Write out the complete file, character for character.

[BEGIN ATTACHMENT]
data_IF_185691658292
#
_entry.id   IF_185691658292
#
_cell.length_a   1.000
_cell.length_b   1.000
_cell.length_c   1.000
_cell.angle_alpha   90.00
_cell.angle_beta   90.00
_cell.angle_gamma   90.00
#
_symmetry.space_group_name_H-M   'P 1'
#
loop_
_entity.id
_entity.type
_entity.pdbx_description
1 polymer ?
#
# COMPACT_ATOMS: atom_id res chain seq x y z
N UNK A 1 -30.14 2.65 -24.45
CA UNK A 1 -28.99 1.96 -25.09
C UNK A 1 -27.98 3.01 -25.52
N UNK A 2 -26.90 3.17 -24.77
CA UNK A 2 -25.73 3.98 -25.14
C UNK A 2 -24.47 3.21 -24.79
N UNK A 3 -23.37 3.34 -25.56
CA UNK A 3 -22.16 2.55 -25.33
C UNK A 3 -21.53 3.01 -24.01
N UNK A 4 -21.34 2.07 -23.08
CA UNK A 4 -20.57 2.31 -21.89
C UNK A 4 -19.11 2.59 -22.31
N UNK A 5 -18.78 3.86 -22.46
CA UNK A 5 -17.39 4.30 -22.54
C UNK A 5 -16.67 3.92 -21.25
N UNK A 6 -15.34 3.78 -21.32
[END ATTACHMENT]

data_IF_185691658292
#
_entry.id   IF_185691658292
#
_cell.length_a   1.000
_cell.length_b   1.000
_cell.length_c   1.000
_cell.angle_alpha   90.00
_cell.angle_beta   90.00
_cell.angle_gamma   90.00
#
_symmetry.space_group_name_H-M   'P 1'
#
loop_
_entity.id
_entity.type
_entity.pdbx_description
1 polymer ?
#
# COMPACT_ATOMS: atom_id res chain seq x y z
N UNK A 1 -30.14 2.65 -24.45
CA UNK A 1 -28.99 1.96 -25.09
C UNK A 1 -27.98 3.01 -25.52
N UNK A 2 -26.90 3.17 -24.77
CA UNK A 2 -25.73 3.98 -25.14
C UNK A 2 -24.47 3.21 -24.79
N UNK A 3 -23.37 3.34 -25.56
CA UNK A 3 -22.16 2.55 -25.33
C UNK A 3 -21.53 3.01 -24.01
N UNK A 4 -21.34 2.07 -23.08
CA UNK A 4 -20.57 2.31 -21.89
C UNK A 4 -19.11 2.59 -22.31
N UNK A 5 -18.78 3.86 -22.46
CA UNK A 5 -17.39 4.30 -22.54
C UNK A 5 -16.67 3.92 -21.25
N UNK A 6 -15.34 3.78 -21.32